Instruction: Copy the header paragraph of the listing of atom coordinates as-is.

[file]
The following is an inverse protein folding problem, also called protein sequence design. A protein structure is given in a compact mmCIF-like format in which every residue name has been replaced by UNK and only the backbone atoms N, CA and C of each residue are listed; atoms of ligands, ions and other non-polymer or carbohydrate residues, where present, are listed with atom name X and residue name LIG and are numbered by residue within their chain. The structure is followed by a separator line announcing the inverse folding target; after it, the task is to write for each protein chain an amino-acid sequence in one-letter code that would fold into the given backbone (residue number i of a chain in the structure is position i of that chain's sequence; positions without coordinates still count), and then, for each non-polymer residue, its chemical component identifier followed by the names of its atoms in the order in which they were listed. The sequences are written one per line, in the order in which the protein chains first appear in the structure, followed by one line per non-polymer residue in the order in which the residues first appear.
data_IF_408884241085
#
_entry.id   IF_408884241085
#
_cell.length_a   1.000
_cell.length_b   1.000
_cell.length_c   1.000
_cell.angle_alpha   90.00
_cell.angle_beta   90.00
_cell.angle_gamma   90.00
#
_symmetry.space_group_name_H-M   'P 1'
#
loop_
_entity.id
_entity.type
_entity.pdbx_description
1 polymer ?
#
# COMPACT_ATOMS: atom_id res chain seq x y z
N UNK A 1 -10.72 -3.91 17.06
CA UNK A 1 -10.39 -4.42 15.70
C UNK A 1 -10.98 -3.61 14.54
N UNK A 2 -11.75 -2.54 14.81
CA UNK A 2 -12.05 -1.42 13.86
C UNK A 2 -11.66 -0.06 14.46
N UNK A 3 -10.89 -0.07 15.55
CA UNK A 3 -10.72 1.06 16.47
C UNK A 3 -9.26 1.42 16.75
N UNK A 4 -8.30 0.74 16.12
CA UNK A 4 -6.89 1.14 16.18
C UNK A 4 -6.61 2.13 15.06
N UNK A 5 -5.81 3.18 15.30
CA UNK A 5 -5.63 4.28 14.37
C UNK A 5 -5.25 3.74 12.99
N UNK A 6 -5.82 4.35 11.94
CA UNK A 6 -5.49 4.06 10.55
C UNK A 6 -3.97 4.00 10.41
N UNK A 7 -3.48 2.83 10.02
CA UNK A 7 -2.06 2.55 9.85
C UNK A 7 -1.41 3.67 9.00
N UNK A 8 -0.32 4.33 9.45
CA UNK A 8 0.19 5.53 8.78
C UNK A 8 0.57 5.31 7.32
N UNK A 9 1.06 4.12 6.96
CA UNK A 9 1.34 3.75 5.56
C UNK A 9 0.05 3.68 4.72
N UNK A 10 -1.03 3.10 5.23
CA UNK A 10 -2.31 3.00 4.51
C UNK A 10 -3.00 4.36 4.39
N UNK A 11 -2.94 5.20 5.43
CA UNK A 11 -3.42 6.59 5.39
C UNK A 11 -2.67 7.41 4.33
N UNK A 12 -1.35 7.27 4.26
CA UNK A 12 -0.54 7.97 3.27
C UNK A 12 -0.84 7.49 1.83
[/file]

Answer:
The following is an inverse protein folding problem, also called protein sequence design. A protein structure is given in a compact mmCIF-like format in which every residue name has been replaced by UNK and only the backbone atoms N, CA and C of each residue are listed; atoms of ligands, ions and other non-polymer or carbohydrate residues, where present, are listed with atom name X and residue name LIG and are numbered by residue within their chain. The structure is followed by a separator line announcing the inverse folding target; after it, the task is to write for each protein chain an amino-acid sequence in one-letter code that would fold into the given backbone (residue number i of a chain in the structure is position i of that chain's sequence; positions without coordinates still count), and then, for each non-polymer residue, its chemical component identifier followed by the names of its atoms in the order in which they were listed. The sequences are written one per line, in the order in which the protein chains first appear in the structure, followed by one line per non-polymer residue in the order in which the residues first appear.